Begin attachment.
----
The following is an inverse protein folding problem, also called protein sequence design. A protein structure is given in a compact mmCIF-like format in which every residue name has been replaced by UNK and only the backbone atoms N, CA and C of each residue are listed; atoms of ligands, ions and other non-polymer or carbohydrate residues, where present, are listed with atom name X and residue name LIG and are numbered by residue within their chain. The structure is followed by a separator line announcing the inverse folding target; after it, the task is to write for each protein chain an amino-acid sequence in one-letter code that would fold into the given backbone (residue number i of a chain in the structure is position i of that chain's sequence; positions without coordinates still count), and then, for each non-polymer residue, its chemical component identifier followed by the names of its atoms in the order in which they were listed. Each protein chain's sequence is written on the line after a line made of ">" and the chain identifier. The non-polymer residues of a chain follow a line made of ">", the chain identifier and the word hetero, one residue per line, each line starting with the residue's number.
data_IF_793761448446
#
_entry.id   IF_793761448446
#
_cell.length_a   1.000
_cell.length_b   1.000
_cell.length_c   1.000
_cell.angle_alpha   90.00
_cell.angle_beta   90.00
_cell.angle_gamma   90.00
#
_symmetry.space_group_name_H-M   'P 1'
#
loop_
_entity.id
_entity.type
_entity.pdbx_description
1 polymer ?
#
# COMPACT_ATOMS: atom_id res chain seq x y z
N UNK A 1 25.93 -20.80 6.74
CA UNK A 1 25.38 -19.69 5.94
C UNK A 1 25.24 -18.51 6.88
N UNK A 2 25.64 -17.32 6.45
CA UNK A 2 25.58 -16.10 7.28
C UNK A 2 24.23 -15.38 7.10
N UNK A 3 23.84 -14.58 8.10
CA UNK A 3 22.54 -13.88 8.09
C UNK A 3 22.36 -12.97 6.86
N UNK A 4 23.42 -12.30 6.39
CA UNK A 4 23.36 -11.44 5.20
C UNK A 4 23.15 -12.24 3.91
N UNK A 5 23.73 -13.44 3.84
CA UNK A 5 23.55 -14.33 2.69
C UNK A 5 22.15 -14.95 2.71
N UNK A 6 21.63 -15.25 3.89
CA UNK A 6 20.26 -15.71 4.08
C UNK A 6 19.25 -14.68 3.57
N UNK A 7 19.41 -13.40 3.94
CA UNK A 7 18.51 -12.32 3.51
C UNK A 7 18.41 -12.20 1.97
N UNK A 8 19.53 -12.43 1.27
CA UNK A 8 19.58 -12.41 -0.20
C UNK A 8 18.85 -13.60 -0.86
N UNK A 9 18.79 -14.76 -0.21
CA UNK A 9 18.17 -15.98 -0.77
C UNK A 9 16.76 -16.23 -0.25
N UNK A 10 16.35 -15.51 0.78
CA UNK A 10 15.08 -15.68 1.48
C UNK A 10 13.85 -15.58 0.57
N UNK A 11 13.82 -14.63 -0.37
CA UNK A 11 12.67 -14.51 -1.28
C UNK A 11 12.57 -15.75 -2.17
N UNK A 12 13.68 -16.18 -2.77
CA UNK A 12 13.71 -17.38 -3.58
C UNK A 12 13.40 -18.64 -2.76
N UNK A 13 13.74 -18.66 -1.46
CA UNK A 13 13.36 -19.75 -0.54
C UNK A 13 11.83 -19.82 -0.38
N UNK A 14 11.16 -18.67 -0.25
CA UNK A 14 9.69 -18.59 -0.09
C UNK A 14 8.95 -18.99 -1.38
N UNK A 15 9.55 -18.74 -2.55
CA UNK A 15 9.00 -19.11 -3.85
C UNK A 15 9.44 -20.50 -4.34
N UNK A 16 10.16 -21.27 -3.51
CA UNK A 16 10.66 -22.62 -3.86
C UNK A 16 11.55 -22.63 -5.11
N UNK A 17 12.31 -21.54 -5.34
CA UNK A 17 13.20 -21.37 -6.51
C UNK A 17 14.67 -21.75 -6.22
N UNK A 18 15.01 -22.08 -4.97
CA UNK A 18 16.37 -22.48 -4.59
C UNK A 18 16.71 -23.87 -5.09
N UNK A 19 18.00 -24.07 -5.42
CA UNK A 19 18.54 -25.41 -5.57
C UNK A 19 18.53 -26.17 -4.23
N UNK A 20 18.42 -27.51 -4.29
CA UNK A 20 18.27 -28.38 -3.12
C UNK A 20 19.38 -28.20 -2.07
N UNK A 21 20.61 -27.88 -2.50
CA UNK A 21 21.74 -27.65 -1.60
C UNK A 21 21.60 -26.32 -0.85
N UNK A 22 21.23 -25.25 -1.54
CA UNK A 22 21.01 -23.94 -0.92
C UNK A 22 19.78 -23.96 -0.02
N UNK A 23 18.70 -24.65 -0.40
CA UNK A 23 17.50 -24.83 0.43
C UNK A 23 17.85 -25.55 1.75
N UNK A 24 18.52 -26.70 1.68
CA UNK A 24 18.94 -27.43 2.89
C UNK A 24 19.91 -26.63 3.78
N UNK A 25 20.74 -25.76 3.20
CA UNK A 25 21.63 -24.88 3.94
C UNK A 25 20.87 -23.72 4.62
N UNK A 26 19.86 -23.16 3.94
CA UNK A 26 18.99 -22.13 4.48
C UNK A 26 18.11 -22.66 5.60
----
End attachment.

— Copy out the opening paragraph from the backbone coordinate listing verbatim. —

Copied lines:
The following is an inverse protein folding problem, also called protein sequence design. A protein structure is given in a compact mmCIF-like format in which every residue name has been replaced by UNK and only the backbone atoms N, CA and C of each residue are listed; atoms of ligands, ions and other non-polymer or carbohydrate residues, where present, are listed with atom name X and residue name LIG and are numbered by residue within their chain. The structure is followed by a separator line announcing the inverse folding target; after it, the task is to write for each protein chain an amino-acid sequence in one-letter code that would fold into the given backbone (residue number i of a chain in the structure is position i of that chain's sequence; positions without coordinates still count), and then, for each non-polymer residue, its chemical component identifier followed by the names of its atoms in the order in which they were listed. Each protein chain's sequence is written on the line after a line made of ">" and the chain identifier. The non-polymer residues of a chain follow a line made of ">", the chain identifier and the word hetero, one residue per line, each line starting with the residue's number.